Article
Full-text available
Significance Sympatric speciation (SS) has always been controversial since it was proposed by Darwin. Recently, we showed SS empirically in Spalax by amplified fragment-length polymorphism (AFLP), mitochondrial, and nuclear genomes. Similarly, SS in spiny mice, Acomys , from Evolution Canyon I (EC I), was earlier proposed by mtDNA and AFLP. Here, w...
Article
Full-text available
Significance Speciation is the basis of the origin of biodiversity in nature. Sympatric speciation (SS) is still a controversial model of the origin of new species, since first proposed by Darwin in 1859. Here, we complement earlier genomic evidence with new analyses of transcriptome profiling, DNA editing, and microRNA, examined in the blind subte...
Article
Subterranean rodents forage underground, which is energetically costly. Therefore, they can be expected to economize burrowing activity in response to food supply and soil characteristics. We analyzed the activity of radio-tracked blind mole rats, Spalax galili, on a locality sharply subdivided into harder but relatively food-rich, basaltic soil an...
Article
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A costly search for food in subterranean rodents resulted in various adaptations improving their foraging success under given ecological conditions. In Spalax ehrenbergi superspe-cies, adaptations to local ecological conditions can promote speciation, which was recently supposed to occur even in sympatry at sites where two soil types of contrasting...
Article
Full-text available
Predictable daily activity patterns have been detected repeatedly even in mammals living in stable environments, as is the case for subterranean rodents. Whereas studies on activity of these rodents under laboratory conditions almost exclusively have concerned themselves with the influence of light, many field studies have revealed signs of an asso...
Article
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From 2004 to 2006 we studied the spatial activity of Long-eared Owls (Asio otus) breeding in the city of České Budějovice, Czech Republic. Two main factors (size and proportion of home range in developed area) clearly distinguished the owls into two groups: urban (n = 5) and suburban (n = 4). Urban owls occupied home ranges >50% in developed area;...
Article
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Despite the considerable attention devoted to the biology of social species of African mole-rats (Bathyergidae, Rodentia), knowledge is lacking about their behaviour under natural conditions. We studied activity of the largest social bathyergid, the giant mole-rat Fukomys mechowii, in its natural habitat in Zambia using radio-telemetry. We radio-tr...
Article
Full-text available
Sympatric speciation has been controversial since it was first proposed as a mode of speciation. Subterranean blind mole rats (Spalacidae) are considered to speciate allopatrically or peripatrically. Here, we report a possible incipient sympatric adaptive ecological speciation in Spalax galili (2n = 52). The study microsite (0.04 km(2)) is sharply...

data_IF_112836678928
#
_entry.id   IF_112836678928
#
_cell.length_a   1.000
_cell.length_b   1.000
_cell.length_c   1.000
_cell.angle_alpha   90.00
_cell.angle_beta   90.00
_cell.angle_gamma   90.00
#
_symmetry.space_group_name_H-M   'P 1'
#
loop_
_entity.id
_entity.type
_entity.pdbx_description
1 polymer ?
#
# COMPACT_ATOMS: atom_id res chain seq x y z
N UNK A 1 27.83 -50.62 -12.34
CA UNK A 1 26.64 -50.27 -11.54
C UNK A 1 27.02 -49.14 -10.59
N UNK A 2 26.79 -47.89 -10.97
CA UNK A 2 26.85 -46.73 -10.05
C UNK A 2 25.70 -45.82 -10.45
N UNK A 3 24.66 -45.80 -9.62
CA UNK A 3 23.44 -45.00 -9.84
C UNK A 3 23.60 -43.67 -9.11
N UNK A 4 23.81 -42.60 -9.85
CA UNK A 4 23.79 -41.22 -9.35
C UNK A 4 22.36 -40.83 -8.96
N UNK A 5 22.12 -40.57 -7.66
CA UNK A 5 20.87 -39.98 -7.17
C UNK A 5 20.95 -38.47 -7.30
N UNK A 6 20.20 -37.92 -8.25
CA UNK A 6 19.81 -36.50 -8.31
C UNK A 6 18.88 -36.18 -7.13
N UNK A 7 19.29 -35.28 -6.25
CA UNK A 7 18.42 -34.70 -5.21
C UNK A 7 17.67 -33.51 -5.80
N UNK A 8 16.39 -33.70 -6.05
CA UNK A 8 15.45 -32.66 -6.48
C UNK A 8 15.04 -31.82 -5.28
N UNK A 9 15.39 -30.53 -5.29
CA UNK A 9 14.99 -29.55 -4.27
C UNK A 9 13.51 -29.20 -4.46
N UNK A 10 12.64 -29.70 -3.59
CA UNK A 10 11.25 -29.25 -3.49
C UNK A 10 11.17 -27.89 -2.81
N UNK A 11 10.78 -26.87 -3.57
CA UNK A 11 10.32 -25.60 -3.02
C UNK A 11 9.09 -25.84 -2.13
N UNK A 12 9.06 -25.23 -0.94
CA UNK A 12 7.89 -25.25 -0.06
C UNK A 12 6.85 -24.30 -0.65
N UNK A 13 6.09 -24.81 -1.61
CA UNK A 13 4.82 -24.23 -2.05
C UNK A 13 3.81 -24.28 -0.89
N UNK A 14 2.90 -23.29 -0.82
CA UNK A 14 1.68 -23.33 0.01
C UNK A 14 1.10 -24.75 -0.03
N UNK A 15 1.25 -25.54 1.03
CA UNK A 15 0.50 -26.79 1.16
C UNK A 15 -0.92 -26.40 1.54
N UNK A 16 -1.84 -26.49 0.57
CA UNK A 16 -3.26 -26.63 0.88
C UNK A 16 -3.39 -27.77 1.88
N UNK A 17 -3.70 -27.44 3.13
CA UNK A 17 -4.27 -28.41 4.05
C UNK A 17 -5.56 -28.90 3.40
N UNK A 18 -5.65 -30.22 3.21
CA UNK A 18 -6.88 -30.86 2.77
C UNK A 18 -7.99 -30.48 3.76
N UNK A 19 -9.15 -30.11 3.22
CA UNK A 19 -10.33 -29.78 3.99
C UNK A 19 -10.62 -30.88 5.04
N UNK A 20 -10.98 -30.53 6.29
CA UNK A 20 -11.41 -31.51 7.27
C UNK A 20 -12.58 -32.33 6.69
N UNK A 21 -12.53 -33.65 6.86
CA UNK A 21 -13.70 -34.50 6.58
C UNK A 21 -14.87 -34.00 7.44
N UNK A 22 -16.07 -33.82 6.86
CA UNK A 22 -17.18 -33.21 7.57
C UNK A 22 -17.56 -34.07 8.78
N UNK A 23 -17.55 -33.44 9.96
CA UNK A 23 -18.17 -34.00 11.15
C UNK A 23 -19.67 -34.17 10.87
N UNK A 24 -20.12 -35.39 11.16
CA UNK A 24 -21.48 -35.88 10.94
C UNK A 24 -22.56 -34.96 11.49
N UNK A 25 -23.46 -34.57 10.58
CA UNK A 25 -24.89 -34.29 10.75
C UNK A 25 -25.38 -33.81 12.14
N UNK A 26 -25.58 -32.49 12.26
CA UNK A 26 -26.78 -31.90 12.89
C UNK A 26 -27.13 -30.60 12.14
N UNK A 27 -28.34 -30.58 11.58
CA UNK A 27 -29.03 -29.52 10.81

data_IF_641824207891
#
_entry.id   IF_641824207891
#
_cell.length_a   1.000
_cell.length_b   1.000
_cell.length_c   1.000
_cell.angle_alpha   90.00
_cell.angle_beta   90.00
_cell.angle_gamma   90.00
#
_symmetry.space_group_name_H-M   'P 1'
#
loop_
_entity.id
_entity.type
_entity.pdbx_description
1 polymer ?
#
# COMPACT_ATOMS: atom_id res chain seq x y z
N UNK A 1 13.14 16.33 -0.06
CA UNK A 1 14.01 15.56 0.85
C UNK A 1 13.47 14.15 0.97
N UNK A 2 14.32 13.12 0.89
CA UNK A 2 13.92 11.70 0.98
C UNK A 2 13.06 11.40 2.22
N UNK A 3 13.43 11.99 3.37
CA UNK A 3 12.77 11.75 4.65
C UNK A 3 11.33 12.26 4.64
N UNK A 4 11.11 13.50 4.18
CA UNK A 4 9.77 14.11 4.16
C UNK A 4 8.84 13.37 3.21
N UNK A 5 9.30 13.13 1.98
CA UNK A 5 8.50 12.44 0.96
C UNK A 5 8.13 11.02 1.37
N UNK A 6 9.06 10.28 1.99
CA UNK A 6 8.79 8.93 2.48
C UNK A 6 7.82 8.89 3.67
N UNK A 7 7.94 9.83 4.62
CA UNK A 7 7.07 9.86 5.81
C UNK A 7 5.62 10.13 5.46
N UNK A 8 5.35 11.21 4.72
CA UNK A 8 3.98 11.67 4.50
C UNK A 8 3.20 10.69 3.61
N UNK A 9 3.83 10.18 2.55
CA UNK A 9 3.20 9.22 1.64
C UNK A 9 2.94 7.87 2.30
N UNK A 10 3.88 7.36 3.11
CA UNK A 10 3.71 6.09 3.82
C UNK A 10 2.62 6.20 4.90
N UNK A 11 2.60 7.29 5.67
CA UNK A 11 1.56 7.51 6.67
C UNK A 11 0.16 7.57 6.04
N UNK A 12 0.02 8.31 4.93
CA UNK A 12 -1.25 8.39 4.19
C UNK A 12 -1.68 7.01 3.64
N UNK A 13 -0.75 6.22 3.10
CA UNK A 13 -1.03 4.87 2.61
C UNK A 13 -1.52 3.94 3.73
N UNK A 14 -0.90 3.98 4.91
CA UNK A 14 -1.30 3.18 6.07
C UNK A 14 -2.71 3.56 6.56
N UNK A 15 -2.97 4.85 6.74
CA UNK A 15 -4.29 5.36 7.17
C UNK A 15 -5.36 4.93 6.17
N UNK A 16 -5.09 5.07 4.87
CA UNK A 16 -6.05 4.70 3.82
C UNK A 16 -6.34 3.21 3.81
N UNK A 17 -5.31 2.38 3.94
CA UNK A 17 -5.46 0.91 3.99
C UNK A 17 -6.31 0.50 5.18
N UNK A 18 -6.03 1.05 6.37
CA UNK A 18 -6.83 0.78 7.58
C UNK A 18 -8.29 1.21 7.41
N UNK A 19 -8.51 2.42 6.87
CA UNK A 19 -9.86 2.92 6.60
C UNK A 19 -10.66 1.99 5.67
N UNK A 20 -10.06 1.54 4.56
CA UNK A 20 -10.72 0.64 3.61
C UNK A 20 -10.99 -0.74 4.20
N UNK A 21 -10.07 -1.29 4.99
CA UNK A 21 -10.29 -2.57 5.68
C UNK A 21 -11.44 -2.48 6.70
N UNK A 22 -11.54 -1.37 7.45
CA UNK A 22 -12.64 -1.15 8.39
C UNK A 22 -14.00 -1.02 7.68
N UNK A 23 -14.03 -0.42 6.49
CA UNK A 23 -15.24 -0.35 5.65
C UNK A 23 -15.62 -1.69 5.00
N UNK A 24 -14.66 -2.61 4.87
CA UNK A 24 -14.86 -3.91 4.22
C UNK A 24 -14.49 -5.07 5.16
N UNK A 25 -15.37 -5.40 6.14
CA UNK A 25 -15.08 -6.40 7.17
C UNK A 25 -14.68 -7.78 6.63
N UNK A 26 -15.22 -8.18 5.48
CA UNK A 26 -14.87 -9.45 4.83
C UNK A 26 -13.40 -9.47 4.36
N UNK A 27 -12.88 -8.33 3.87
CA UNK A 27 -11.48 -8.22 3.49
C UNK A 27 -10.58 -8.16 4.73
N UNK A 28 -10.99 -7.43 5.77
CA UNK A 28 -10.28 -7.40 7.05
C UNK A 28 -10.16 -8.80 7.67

Article
The Ansell's mole-rat (Fukomys anselli, Bathyergidae) is a small-sized social subterranean rodent whose distribution is confined to the Lusaka area in Zambia. It is an established model species for various laboratory studies, but until now the knowledge of its biology under natural conditions has been limited. Here, we provide the first comprehensi...
Article
Information on habitat requirements and spatial ecology is vital in conservation strategies and management of particular species. Little Owl Athene noctua is a highly threatened owl species whose populations have significantly decreased or are locally extinct in many European countries. In this study we report on spatial ecology and habitat selecti...
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Full-text available
Among African mole-rats, the giant mole-rat Fukomys mechowii is the largest social species. Despite several attempts to study a free-living population, information on its biology from natural habitats is very scarce. We mapped two neighbouring burrow systems of the giant mole-rat in a miombo woodland in Zambia. We provide information on the size an...
Article
African mole-rats (Bathyergidae) are subterranean rodents with diverse social systems, which range from solitary to highly cooperative. The social systems are thought to reflect ecological conditions. We examined ecological characteristics in habitats occupied by two mole-rat species with different social systems in an area of sympatry in the Nyika...
Article
In seasonal climatic regimes, animals have to deal with changing environmental conditions. It is reasonable to expect that seasonal changes are reflected in animal overall energetics. The relation between daily energy expenditure (DEE) and seasonally variable ecological determinants has been studied in many free-living small mammals; however with i...
Article
Full-text available
We studied the dietary composition of urban populations of Common Kestrels (Falco tinnunculus) and Long-eared Owls (Asio otus) under fluctuating vole abundance in Ceske Budejovice during 2002-2005. Common Voles were the dominant prey. In poor vole years, the dietary proportion of alternative prey increased in both species. Long-eared Owls fed more...